California Governor Jerry Brown has some of the most prohibitive gun laws in American history are sitting on his desk, and he’s given little indication of whether he will let them pass into law with his signature, without his signature, or if he will veto them.

What we do know is that if he does allow AB 711 (bans lead ammunition for hunting) and SB 374 (bans the majority of self-loading rifles) become law, there will be lawsuits filed challenging the constitutionality of these laws, and that Brown’s personal poll numbers would likely plummet.

Fair warning to Jerry Brown:  if he throws his weight behind this extreme gun control, there is no doubt in my mind he suffer the same fate as two other popular Democrat governors in similar blue states.

In New York, Governor Andrew Cuomo’s approval ratings fell 15 points after he signed gun bills into law this year – laws which were, in fact, less strict than the ones just passed in California. Cuomo’s approval ratings drop was so fast and furious, the New York Post called it “faster than a speeding bullet.”

In Colorado, another Democrat Governor John Hickenlooper has seen his approval ratings plummet 16 points since the day he signed that state’s gun laws. Not only have they impacted the Governor’s popularity, but Colorado’s gun bills were the catalyst behind the State’s recent historic Recall elections which cost the Democrats two State Senate seats – including the all-powerful President of the State Senate.  Just this week, we witnessed two new Republicans taking the oath of office in a special off-session swearing-in ceremony. There is no greater real-world consequence than watching Democrats fall from a position of a power to a position of holding only a narrow 1-seat majority.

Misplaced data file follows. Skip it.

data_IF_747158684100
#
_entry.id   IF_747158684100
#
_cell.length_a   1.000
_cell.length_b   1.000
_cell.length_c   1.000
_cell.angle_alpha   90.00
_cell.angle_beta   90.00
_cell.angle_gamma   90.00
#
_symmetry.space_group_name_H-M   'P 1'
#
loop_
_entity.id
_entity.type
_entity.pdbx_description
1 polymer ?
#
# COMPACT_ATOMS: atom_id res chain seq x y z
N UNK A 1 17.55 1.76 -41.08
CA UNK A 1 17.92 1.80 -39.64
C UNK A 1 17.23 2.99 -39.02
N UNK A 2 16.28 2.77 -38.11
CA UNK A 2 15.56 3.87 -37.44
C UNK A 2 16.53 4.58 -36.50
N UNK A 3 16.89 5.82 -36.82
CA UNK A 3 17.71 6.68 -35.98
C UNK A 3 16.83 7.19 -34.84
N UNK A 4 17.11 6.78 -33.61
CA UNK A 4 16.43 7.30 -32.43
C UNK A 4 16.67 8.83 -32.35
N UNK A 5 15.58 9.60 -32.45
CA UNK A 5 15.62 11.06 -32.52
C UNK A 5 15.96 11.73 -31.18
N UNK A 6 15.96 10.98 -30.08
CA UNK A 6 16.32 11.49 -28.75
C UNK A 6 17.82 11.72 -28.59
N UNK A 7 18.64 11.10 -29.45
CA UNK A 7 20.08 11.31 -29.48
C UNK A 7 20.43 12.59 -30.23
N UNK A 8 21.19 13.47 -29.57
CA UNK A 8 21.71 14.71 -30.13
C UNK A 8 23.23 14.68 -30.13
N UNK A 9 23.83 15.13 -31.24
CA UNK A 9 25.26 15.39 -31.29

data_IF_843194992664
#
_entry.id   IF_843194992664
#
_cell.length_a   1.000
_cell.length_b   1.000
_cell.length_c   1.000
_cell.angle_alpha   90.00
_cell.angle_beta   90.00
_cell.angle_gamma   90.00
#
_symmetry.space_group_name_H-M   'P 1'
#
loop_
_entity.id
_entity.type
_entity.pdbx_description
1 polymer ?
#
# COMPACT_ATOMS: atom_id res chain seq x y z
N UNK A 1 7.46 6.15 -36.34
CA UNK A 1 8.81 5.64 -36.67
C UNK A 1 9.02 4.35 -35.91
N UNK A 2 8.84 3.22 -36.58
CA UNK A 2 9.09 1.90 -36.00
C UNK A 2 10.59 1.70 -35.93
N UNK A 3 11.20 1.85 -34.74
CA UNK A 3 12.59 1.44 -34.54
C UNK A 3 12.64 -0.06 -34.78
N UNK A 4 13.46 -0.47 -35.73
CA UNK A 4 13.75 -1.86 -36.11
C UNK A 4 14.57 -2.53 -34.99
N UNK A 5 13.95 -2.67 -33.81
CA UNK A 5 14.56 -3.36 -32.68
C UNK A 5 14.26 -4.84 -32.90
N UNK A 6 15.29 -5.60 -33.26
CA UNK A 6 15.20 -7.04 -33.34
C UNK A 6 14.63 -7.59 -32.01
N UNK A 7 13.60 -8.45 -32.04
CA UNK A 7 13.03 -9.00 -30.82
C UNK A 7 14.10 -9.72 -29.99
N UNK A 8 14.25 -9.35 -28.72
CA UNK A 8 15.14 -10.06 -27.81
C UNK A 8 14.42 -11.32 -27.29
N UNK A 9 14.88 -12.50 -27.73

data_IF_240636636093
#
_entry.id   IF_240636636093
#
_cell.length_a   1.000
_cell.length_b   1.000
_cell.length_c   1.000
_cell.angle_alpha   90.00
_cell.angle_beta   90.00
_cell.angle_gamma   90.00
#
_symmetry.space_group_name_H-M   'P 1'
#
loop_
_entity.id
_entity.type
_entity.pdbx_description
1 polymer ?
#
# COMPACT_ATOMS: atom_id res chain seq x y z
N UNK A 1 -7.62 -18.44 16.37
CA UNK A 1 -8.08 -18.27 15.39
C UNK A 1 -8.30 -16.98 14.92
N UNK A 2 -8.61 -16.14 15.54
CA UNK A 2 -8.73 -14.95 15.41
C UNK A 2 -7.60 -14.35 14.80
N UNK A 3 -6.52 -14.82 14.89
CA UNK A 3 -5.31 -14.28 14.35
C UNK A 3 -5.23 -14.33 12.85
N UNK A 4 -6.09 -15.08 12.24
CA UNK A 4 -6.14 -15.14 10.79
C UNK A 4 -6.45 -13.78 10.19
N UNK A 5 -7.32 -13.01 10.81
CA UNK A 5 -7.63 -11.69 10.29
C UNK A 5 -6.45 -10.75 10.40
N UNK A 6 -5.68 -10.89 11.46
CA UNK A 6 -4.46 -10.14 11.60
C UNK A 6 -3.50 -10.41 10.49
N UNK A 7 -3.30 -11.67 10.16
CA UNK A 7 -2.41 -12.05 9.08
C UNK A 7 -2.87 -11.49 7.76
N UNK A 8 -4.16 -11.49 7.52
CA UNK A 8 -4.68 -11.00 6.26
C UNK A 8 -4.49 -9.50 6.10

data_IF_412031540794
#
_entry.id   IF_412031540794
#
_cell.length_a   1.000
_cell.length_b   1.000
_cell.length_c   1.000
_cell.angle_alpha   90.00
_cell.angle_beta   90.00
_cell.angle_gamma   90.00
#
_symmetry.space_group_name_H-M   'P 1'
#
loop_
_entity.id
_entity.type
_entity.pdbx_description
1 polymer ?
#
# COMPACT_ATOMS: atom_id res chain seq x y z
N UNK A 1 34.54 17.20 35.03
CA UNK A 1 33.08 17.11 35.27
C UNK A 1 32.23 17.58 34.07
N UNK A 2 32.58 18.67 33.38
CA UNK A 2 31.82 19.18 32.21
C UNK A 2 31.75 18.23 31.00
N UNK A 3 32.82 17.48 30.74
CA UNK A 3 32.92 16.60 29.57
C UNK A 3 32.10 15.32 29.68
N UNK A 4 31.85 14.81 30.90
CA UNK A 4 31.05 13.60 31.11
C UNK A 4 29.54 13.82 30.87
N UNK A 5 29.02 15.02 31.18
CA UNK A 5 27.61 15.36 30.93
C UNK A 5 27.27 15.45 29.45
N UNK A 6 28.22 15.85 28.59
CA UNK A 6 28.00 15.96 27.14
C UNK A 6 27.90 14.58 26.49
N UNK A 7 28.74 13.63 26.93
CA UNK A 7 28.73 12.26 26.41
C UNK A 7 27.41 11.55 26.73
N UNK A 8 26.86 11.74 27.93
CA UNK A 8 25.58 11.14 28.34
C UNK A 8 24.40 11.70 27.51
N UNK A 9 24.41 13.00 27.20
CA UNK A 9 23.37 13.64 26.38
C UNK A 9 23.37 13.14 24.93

At 75 years old, I doubt Brown cares even a little about the potential loss of approval ratings, but suspect that he realizes that the lead ammo ban (AB 711) is a duplicitous attempt to ban all hunting in the state. He knows that such a ban is ultimately detrimental to both the game species themselves and the environment in general, as much of the funds from hunting licences are funneled into the state’s conservation programs.

SB 574, the “assault weapons ban” should be shot down by Brown, as it will ban million of common firearms while having little effect on reducing crime at all.

Will he veto either of these, or the other anti-gun bills on his desk?

One way or the other, we’ll know by October 13.